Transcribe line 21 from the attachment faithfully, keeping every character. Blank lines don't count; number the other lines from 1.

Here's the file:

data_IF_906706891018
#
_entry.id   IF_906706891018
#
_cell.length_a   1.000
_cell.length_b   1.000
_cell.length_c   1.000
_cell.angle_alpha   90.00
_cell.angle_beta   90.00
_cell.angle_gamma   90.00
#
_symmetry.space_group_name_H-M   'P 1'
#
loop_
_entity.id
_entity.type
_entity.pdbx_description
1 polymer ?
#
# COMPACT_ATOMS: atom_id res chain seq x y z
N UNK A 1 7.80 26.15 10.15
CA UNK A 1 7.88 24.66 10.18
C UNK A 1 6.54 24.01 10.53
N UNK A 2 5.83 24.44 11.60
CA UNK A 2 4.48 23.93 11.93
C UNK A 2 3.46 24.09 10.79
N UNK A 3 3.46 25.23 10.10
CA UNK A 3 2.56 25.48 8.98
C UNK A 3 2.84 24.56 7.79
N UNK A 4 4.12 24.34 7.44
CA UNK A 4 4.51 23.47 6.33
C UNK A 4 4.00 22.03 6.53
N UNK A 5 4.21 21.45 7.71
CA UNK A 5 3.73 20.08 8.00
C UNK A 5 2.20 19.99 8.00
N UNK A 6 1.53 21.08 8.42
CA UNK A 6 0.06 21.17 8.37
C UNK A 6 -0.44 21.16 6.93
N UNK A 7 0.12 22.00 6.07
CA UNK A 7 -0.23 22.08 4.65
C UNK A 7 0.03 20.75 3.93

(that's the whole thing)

N UNK A 1 7.80 26.15 10.15